Next Article in Journal
High Prevalence of Vitamin B12 Deficiency and No Folate Deficiency in Young Children in Nepal
Next Article in Special Issue
Effects of 1,25(OH)2D3 on Cancer Cells and Potential Applications in Combination with Established and Putative Anti-Cancer Agents
Previous Article in Journal
Body Adiposity Index Performance in Estimating Body Fat Percentage in Colombian College Students: Findings from the FUPRECOL—Adults Study
Previous Article in Special Issue
Effect of Two Different Multimicronutrient Supplements on Vitamin D Status in Women of Childbearing Age: A Randomized Trial

Nutrients 2017, 9(1), 52; https://doi.org/10.3390/nu9010052

Article
25-Hydroxy-Vitamin D Concentration Is Not Affected by Severe or Non-Severe Pneumonia, or Inflammation, in Young Children
1
Innlandet Hospital Trust, Lillehammer, Anders Sandvigs gt. 17, 2609 Lillehammer, Norway
2
Centre for Intervention Science in Maternal and Child Health, Centre for International Health, University of Bergen, Årstav. 21, 5009 Bergen, Norway
3
Department of Community Medicine, Kathmandu Medical College, P.O. Box 21266, Sinamangal, 44600 Kathmandu, Nepal
4
Department of Child Health, Institute of Medicine, Tribhuvan University, Maharajgunj, P.O. Box 1524, 44600 Kathmandu, Nepal
5
University Hospital of Northern Norway, Sykehusv. 38, 9019 Tromsø, Norway
6
Broegelmann Research Laboratory, Dept. of Clinical Sciences, University of Bergen, Jonas Lies v. 87, 5021 Bergen, Norway
7
Department of Infectious Disease Epidemiology, Statens Serum Institut, Artilleriv 5, 2300 Copenhagen S, Denmark
*
Author to whom correspondence should be addressed.
Received: 2 November 2016 / Accepted: 4 January 2017 / Published: 17 January 2017

Abstract

:
Poor vitamin D status has been associated with increased risk and severity of respiratory tract infections. Whether or not inflammation and infection affects 25-hydroxy vitamin D (25(OH)D) concentration is controversial and is important in the interpretation of observational studies using plasma-25(OH)D as a biomarker for status. Our objectives were to measure whether 25(OH)D concentration was altered by an episode of acute lower respiratory tract infection and whether markers of inflammation predicted the 25(OH)D concentration. Children aged 2–35 months with severe (n = 43) and non-severe (n = 387) community-acquired, WHO-defined pneumonia were included. 25(OH)D concentration and inflammatory markers (cytokines, chemokines, and growth factors) were measured in plasma during the acute phase and 14, 45, and 90 days later. Predictors for 25(OH)D concentrations were identified in multiple linear regression models. Mean 25(OH)D concentration during the acute phase and after recovery (14, 45, and 90 days) was 84.4 nmol/L ± 33.6, and 80.6 ± 35.4, respectively. None of the inflammatory markers predicted 25(OH)D concentration in the multiple regression models. Age was the most important predictor for 25(OH)D concentration, and there were no differences in 25(OH)D concentrations during illness and after 14, 45, and 90 days when adjusting for age. Infection and inflammation did not alter the 25(OH)D concentration in young children with acute lower respiratory tract infections.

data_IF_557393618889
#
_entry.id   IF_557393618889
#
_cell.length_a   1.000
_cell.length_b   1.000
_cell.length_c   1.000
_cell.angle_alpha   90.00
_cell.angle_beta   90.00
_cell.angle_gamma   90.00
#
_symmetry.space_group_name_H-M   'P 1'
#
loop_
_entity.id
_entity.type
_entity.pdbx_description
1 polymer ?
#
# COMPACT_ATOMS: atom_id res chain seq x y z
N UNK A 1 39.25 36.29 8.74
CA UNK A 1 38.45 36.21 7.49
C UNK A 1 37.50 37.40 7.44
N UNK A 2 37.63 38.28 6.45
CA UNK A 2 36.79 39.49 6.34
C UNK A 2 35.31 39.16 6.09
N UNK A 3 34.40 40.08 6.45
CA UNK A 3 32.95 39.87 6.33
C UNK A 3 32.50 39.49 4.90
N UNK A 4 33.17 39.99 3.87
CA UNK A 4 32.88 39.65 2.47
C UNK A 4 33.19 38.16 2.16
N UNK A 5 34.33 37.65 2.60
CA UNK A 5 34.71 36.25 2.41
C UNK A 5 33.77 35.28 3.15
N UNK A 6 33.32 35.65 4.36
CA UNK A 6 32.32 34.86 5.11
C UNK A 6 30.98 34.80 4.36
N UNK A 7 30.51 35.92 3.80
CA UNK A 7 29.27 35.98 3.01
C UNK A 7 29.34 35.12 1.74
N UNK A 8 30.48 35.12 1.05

Keywords:
acute lower respiratory tract infection; children; inflammation; vitamin D; Nepal

1. Introduction

Several observational studies have reported an association between vitamin D status and the incidence and severity of respiratory tract infections in children [1,2,3,4]. Despite demonstration of several immune-modulating effects of vitamin D/vitamin D receptor signaling, such as transcription of anti-microbial compounds and regulation of cytokine production and immune cell activity [5,6,7,8,9], the mechanisms underlying these relationships are still not fully understood. The associations have also been difficult to reproduce in clinical trials, which is reflected in the heterogeneous results from recent meta-analyses of this field [10,11,12]. Additionally, there are examples from studies showing reduced 25(OH)D concentration during acute episodes of illness/inflammation [13,14,15], which has prompted the hypothesis that vitamin D concentration may be affected by inflammation and infection. Recently, the authors of a systematic review concluded that vitamin D status measured during the acute phase should be interpreted with care [16], but most of the studies included in this systematic review were in non-infectious patients, except for one study including 14 adult patients with malaria, in whom no change in 25(OH)D was found between the acute phase and a follow-up 2–6 weeks later [17]. In another recent study of 30 children aged between nine months and 16 years with bacterial illnesses, four of whom had pneumonia, no significant difference was found in the 25(OH)D concentration during the illness compared to after one month [18]. We are not aware of similar studies in younger children with acute lower respiratory tract infection (ALRI).
Confirmation of the hypothesis of 25(OH)D as a possible negative acute phase reactant in respiratory tract infections could call for changes in the way we interpret the results and the observed associations between vitamin D status and illness. In the present study of 430 Nepalese children, aged 2–35 months, with WHO-defined non-severe and severe pneumonia, we wanted to address this question further by measuring 25(OH)D concentration during the illness and after recovery and by identifying predictors of 25(OH)D concentration.

2. Materials and Methods

2.1. Study Population and Study Design